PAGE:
26 MARCH 1910, Page 17

[To THE EDITOR OE THE "SPECTATOR."] Sin,—In answer to the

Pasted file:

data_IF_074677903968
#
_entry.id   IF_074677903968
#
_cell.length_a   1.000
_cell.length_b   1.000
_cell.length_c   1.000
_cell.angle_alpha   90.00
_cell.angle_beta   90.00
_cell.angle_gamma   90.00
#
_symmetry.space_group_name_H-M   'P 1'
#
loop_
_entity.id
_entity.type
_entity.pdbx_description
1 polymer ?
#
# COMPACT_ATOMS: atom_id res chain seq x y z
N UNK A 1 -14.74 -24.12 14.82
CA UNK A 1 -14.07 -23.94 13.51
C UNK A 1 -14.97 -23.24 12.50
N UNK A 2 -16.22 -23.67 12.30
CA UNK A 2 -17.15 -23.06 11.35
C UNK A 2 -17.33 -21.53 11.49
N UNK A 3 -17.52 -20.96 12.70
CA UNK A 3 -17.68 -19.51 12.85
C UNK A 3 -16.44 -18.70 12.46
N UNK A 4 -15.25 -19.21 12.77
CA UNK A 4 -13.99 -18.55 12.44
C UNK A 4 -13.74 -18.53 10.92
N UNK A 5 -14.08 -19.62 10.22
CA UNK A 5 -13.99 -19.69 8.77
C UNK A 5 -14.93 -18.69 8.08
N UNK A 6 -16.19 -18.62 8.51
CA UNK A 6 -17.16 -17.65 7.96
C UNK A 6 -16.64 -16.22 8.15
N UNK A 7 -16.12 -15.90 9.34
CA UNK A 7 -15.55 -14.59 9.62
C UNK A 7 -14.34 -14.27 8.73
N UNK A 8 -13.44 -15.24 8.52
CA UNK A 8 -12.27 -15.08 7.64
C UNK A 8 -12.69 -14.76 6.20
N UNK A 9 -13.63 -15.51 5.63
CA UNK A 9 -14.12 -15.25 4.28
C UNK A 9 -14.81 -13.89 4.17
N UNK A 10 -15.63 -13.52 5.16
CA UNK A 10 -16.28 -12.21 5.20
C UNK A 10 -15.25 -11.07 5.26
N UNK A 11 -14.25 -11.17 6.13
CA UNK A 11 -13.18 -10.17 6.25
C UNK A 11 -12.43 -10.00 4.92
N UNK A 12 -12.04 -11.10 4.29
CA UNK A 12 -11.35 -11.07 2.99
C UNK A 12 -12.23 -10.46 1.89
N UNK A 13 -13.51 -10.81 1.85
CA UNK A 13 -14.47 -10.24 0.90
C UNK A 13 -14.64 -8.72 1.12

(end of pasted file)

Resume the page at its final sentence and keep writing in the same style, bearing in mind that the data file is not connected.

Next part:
question put by your correspondent Mr. C. C. Macrae in last week's issue of the Spectator, I should like to say that I, for one, was not in the least impressed with any sense of "awe and horror" by the Elektra of Strauss. But I was greatly impressed with a sense of horridness,—a very different matter. Horror can be, and often is, allied with conceptions of sublimity ; the other can only be asso- ciated with what is degraded or revolting. As it is this aspect of human nature that chiefly asserts itself in the opera, neither the marvellous cleverness, nor in certain passages the great beauty of the music, can redeem the whole from being a most unlovely production. Truly one is sometimes led to marvel at what attracts, or seems to attract, the British audience.—I am, Sir, &c.,


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